Bird Paper Two

A few months ago (10 December 2018), I wrote about the first paper ever published about birds (here)—a description of a hummingbird from Barbados, published by the botanist Nehemiah Grew in May 1693. This publication was in the Royal Society’s Philosophical Transactions, and did not appear until 28 years after scientific publishing began, in 1665. …

Contemplating the Tundra

CELEBRATING THE HISTORY OF WOMEN IN ORNITHOLOGY Until the 1970s, few women could have called themselves ‘professional’ ornithologists no matter how great their contribution to the study of birds. As I have documented earlier in this series of essays about the history of ornithology, women were most often (i) invisible, in the sense that we …

Mr. Cairngorms

In 2013, while compiling information for a chapter on the contributions of ornithology to evolutionary biology, I carried on a lively correspondence, by email, with Adam Watson. Watson was a renowned Scottish ecologist, naturalist and conservationist who had worked with Vero Wynne-Edwards, a staunch promoter of evolution by group selection.  We have all of Wynne-Edwards …

Joe Grinnell’s Notes

For at least 400 years, ornithologists—and presumably naturalists of every stripe—have kept notebooks recording each day’s observations from the field. In 17th century England, these were called ‘Commonplace Books’, rather large bound volumes that were used by scholars to record ideas, notes about what they read, experiences and observations. This was the Renaissance, and the …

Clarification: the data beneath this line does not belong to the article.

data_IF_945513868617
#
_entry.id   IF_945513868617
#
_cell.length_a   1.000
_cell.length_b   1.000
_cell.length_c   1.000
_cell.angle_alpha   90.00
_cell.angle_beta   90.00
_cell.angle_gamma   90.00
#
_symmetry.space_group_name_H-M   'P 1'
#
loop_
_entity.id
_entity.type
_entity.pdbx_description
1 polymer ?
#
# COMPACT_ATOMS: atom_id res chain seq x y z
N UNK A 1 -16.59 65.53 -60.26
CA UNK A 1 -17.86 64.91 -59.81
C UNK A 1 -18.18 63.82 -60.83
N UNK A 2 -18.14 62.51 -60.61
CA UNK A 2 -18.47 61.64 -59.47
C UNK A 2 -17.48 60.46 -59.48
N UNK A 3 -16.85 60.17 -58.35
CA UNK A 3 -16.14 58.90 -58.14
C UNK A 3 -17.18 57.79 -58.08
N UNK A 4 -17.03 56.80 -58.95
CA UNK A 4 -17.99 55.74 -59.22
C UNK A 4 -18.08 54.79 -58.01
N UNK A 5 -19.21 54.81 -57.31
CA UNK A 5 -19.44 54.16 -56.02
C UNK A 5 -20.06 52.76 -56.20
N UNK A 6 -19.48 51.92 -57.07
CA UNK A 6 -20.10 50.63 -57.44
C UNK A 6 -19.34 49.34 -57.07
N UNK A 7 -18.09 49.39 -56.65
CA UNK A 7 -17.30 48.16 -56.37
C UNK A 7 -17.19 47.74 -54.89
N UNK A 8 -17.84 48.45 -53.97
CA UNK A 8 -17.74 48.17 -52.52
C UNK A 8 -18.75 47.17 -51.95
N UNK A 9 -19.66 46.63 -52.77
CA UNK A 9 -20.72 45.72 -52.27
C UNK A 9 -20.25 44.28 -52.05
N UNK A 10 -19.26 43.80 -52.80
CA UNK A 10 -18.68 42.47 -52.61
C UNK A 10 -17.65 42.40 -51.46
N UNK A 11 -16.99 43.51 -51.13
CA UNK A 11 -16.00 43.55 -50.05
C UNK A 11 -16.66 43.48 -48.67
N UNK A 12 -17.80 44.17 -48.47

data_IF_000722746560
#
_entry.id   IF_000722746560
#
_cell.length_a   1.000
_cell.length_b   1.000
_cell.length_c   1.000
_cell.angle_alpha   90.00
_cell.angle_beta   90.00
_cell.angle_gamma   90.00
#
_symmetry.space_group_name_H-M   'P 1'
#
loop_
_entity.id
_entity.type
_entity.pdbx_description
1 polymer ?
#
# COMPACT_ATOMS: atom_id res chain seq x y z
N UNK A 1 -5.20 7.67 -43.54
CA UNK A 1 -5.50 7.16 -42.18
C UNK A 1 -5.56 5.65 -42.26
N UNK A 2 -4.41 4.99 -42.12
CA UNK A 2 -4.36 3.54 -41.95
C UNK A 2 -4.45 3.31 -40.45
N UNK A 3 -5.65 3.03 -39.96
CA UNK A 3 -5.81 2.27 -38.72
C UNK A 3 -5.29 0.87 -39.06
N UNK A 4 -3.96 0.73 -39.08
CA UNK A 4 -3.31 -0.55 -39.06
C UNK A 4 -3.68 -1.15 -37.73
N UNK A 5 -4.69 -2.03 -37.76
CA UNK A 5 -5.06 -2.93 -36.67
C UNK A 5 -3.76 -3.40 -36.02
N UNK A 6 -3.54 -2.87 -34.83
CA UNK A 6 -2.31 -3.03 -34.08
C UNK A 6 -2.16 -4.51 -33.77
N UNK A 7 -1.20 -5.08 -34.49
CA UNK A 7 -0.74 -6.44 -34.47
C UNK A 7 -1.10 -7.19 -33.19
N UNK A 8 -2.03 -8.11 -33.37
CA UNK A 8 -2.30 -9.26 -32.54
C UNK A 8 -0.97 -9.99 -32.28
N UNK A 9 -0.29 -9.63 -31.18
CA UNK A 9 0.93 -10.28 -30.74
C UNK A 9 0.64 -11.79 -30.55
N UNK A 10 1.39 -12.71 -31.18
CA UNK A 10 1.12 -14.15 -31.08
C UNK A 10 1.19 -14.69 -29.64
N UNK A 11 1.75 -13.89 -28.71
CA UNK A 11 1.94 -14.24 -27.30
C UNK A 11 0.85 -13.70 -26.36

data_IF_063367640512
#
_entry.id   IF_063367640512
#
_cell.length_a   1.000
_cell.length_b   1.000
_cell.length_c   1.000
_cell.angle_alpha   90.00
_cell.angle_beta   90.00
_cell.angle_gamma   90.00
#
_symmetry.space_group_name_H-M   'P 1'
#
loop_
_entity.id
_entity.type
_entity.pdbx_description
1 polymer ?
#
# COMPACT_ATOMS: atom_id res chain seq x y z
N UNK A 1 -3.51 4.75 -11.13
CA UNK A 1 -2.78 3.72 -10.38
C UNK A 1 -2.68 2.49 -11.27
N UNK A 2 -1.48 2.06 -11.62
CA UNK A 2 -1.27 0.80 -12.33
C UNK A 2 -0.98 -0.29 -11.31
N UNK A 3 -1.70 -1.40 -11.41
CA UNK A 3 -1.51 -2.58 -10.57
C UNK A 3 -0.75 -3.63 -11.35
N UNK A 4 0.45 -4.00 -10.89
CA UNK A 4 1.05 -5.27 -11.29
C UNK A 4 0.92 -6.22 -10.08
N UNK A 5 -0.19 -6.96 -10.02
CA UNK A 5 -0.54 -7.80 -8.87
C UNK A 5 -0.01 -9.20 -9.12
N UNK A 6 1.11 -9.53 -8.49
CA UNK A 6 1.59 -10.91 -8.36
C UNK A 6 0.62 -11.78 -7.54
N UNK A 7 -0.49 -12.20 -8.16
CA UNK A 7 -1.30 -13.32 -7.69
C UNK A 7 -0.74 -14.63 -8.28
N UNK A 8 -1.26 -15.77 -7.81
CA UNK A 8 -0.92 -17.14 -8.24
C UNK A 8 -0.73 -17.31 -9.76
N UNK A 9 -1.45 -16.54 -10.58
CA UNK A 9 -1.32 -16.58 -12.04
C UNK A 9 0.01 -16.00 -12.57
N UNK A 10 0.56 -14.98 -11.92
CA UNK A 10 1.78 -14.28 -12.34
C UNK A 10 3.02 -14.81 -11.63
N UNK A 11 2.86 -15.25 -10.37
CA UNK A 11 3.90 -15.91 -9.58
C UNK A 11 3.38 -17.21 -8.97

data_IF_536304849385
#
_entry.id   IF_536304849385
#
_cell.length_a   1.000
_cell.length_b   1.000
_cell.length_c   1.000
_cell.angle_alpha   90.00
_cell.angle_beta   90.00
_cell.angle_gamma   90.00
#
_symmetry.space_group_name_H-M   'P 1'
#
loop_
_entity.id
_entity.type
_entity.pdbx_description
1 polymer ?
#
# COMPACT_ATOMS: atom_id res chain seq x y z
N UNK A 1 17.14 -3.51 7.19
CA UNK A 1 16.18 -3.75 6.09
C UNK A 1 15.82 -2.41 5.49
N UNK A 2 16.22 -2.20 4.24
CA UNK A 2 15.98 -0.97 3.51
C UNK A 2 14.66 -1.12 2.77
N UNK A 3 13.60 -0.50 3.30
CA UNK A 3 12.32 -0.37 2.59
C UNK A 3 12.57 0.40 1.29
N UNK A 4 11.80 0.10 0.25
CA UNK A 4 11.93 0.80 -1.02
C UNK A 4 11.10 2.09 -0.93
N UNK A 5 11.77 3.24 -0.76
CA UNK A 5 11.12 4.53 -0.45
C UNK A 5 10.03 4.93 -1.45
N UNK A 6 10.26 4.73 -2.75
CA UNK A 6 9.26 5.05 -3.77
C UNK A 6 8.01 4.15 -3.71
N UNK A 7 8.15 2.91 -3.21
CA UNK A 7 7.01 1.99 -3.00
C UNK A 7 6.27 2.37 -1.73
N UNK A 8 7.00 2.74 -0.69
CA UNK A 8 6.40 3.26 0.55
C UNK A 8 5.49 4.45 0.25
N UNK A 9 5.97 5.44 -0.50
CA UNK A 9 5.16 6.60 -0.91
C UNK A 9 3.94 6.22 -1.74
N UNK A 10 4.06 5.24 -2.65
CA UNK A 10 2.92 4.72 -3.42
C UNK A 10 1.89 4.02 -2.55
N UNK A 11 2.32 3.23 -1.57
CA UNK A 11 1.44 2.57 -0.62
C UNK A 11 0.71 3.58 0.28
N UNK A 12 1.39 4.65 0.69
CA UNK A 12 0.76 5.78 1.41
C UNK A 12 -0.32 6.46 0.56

A Great Store of Fowle

Four hundred and eight years ago this month—in August 1610—Henry Hudson and his crew of 21 on the tiny ship DISCOVERY entered Hudson’s namesake bay in search of a northwest passage to the orient. As far as we know, Hudson’s 1610-1611 expedition was the first time that Europeans had recorded the sighting of an identifiable …

Why Woodpeckers are Scarce in the North

On the 18th of June 1858, one hundred and sixty years ago today, Darwin claims [1] to have received that fateful letter from Alfred Russel Wallace—probably the most famous letter in the history of science. The original letter was lost but it was transcribed and read to the Linnean Society of London on 1 July …

Serendipity 101

The more I read about the history of ornithology, the more it strikes me how important serendipity—blind luck—has been to that history. Ernst Mayr’s career, for example, was a long series of fortunate events. No question that Mayr was brilliant, ambitious and creative, but the goddess of fortune was definitely smiling on him. One hundred …